It's likely that JPMorgan will pay a "fine" of $13 billion to settle the government's charges of fraud in the mortgage-backed securities collapse. And for those looking for either a scalp or a scapegoat, even that amount is considered relatively small compared to the billions of dollars lost during the credit crisis.
But should JPMorgan be the one to pay? After all, they were doing the government a favor -- at the time -- by taking over two failing institutions that were threatening the collapse of the entire banking system. The purchase of Bear Stearns and Washington Mutual -- two institutions at the heart of the 2008 financial crisis, was done to help the government. It was a deal done in haste, with little chance to assess the liabilities JPM was taking on, as it rushed to stave off systemic failure.
Now, this is how the government repays them for taking on the challenge?
No matter how much you think that someone, anyone, must pay up, isn't this an example of not only government intimidation, but also of bad faith on the part of the same government that pushed these deals to fruition?
Actually, there is precedent for such government double-dealing. Back in the Savings & Loan crisis of the late 1980s, many solvent S&LS were encouraged by the government to absorb their weaker brethren. The government promised that as a "reward" for helping in the bailout, the acquiring institutions would be able to count "supervisory goodwill" as a plus on their balance sheets.
But then a few years later, a new law (FIRREA) was passed, basically saying that this "goodwill" would no longer count toward their capital requirements -- rendering many undercapitalized and vulnerable to government takeover. The shareholders of these institutions were wiped out. But some S&L shareholders sued the government successfully, saying the government had, in effect, reneged on its promise at the time of the takeover!
Jamie Dimon's seemingly meek acceptance of this huge fine is highly uncharacteristic -- but deeply reflective of his terrific instincts for survival. The potential settlement deal raises many questions:
• Why would Jamie Dimon accept this size settlement, which doesn't even immunize the bank from criminal charges?
• Why haven't any of the officers of the companies that actually made the mortgages, and securitized them, been indicted? Or the individual mortgage brokers who brought the paper to the banks?
• Why is JPMorgan stock rising on news of this huge settlement?
• What will the government do with the money it receives?
• How will this deal set a precedent for other banks -- and how will these huge penalties impact the banks' abilities to make future loans to get the economy growing again?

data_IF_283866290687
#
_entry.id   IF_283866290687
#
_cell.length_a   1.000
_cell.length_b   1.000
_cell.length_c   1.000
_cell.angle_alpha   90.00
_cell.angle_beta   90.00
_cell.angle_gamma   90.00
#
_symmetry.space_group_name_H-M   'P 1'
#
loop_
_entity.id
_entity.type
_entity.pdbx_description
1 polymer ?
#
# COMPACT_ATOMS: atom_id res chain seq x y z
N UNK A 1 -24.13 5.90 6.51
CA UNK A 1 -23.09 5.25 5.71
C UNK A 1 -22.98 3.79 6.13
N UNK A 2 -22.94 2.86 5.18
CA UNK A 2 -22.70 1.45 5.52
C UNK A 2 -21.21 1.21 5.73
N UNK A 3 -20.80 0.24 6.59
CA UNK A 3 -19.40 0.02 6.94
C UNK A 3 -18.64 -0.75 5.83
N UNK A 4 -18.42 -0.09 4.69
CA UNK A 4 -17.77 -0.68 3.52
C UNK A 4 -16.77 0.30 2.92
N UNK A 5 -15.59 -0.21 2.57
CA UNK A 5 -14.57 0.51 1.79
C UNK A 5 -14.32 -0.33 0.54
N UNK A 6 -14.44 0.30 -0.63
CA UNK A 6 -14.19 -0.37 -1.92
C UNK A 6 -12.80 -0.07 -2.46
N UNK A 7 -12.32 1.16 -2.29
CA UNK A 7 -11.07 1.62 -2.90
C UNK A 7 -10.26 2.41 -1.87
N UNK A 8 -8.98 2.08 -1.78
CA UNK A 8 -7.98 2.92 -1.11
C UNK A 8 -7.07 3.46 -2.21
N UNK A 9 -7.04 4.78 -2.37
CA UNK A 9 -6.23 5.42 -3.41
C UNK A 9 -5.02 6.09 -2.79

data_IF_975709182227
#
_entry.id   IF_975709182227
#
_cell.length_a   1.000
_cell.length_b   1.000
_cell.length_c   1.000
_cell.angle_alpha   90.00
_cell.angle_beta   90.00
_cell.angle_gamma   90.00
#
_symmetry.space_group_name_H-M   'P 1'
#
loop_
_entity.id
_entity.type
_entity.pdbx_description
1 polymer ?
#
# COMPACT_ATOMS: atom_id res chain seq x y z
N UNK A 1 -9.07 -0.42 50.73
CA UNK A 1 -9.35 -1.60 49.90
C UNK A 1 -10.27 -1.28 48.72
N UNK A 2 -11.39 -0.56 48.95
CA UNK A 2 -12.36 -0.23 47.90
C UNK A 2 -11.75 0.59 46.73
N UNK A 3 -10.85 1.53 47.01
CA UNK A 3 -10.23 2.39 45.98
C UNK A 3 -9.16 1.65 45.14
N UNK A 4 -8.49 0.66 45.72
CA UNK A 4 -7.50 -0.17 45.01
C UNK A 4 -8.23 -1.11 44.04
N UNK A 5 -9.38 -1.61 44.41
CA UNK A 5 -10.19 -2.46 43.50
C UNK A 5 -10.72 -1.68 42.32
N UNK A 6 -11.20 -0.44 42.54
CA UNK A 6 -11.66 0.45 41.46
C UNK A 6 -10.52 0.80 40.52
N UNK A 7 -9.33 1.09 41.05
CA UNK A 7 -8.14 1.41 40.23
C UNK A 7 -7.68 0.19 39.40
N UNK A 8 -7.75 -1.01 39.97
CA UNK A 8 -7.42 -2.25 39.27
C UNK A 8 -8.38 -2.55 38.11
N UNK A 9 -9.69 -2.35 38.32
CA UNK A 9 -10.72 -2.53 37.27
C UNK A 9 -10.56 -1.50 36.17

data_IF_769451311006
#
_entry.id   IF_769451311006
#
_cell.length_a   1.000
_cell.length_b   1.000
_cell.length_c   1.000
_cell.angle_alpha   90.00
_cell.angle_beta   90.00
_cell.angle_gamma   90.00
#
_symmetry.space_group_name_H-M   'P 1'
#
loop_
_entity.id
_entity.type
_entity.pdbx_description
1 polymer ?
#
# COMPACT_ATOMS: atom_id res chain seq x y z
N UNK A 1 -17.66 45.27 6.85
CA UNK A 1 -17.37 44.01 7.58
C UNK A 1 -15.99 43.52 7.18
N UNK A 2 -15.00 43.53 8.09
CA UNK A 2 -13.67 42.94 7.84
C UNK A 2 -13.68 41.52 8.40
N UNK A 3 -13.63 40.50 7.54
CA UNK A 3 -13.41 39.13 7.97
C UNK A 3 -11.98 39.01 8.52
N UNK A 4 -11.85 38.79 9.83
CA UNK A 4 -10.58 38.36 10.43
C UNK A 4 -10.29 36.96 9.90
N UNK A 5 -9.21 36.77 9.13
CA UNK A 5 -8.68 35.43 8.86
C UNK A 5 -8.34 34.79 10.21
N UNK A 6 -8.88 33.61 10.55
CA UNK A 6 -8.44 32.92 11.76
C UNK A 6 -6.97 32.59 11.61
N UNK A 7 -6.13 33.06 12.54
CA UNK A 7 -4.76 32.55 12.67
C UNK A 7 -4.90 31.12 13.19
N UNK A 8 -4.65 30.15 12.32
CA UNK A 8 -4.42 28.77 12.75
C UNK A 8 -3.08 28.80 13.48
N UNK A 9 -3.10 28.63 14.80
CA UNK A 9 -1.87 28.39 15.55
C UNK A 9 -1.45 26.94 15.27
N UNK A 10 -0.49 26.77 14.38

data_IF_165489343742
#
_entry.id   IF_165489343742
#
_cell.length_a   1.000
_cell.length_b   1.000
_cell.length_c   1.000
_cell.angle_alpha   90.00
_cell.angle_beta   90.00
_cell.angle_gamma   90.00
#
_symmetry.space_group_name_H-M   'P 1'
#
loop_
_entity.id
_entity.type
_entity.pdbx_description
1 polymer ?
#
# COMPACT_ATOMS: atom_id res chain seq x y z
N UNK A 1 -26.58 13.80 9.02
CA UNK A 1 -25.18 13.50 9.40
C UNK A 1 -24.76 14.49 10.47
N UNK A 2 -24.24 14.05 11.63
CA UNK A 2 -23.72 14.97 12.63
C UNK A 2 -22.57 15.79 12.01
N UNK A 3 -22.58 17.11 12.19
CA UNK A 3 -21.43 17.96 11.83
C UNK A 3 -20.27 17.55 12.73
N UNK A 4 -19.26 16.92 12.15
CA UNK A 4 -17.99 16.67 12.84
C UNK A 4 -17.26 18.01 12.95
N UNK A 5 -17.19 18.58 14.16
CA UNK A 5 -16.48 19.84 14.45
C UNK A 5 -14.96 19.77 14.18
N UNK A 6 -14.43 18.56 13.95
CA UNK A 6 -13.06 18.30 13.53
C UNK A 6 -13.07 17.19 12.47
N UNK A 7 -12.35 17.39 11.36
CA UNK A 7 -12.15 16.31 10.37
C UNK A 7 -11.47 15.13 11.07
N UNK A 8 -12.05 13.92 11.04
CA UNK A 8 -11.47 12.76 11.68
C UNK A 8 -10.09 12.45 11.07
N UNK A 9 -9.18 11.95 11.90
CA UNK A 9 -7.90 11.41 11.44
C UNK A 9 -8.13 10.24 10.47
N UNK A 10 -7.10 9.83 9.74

These are not idle questions. And the answers all revolve around one huge principle: The banks may be too big to fail -- but they are not big enough to fight the unlimited resources of the Federal government!
Dimon -- and the bank's board of directors -- have simply determined that the cost and resources necessary to fight the government are more detrimental to the future of the bank than simply making a deal.
The stock market seems to agree, with the stock trading nearer its 52 week high of 56.93 than its low of 38.83 set just a year ago. Even news of the record fine does not seem to put off most investors, who prefer the deal to the uncertainty of ongoing costs.
JPMorgan will survive. Actually, it has "reserved" enough money (set aside out of profits) to pay a fine of this magnitude. And those profits come from earnings made possible because of the bank's size and because the Fed's downward pressure on interest rates doesn't impact earnings of a behemoth bank as much as it does small banks. Trading revenues (even those impacted by the "whale" trade), and other deal earnings have allowed the bank to report positive earnings every quarter until now.
So this potential settlement could be considered taxation by regulation -- the government getting its cut of the rebounding profits, along with approval from those who have been demanding the government take some sort of action. Call it the "greens fees" JPM must pay the government for staying in the game and making future profits for its shareholders.
Some of that penalty money will actually make its way into a "consumer relief" fund, intending to compensate those who were harmed, while the balance will be distributed throughout the system, state and federal, to "resolve other issues."
Any settlement is likely to set a precedent, causing other financial institutions to ante up penalties to the government, as well. And if you believe the government will use this money better than the banks could to reinvigorate the economy, then all of this will pass into history.
But there is one lesson that every generation of business leaders seems to learn anew. We all know to be sceptical when the knock on the door says: "We're from the government and we're here to help you." But even more potentially costly is the call from the government offering a promise that your business will be rewarded for helping government out of a tough spot.
That's the Savage Truth.